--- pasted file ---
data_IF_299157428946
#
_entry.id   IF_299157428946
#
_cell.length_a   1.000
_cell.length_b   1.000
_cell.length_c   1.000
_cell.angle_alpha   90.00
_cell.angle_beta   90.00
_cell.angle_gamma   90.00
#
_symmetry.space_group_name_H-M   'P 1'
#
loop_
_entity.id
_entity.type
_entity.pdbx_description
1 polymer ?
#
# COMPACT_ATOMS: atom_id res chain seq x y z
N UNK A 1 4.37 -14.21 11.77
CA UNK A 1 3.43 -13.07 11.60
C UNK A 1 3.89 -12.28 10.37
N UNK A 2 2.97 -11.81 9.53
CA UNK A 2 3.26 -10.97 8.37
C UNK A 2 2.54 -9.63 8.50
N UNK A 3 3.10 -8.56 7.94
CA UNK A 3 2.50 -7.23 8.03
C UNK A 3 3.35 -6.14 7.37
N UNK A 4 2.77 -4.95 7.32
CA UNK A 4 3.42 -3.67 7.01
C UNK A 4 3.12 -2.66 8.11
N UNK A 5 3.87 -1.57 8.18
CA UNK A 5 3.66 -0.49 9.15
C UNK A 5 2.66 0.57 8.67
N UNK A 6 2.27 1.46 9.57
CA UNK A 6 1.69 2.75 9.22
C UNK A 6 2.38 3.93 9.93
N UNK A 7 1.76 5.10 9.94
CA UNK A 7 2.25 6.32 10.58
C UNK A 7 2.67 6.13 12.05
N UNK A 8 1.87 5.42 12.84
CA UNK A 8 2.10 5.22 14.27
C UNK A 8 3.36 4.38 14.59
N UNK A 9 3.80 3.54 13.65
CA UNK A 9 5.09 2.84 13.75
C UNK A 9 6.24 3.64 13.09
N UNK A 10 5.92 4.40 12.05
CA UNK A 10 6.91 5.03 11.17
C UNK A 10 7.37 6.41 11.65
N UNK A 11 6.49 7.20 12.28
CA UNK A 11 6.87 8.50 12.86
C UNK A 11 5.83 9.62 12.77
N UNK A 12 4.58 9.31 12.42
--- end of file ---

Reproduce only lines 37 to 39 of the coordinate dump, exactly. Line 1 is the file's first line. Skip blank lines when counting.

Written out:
CA UNK A 6 1.69 2.75 9.22
C UNK A 6 2.38 3.93 9.93
N UNK A 7 1.76 5.10 9.94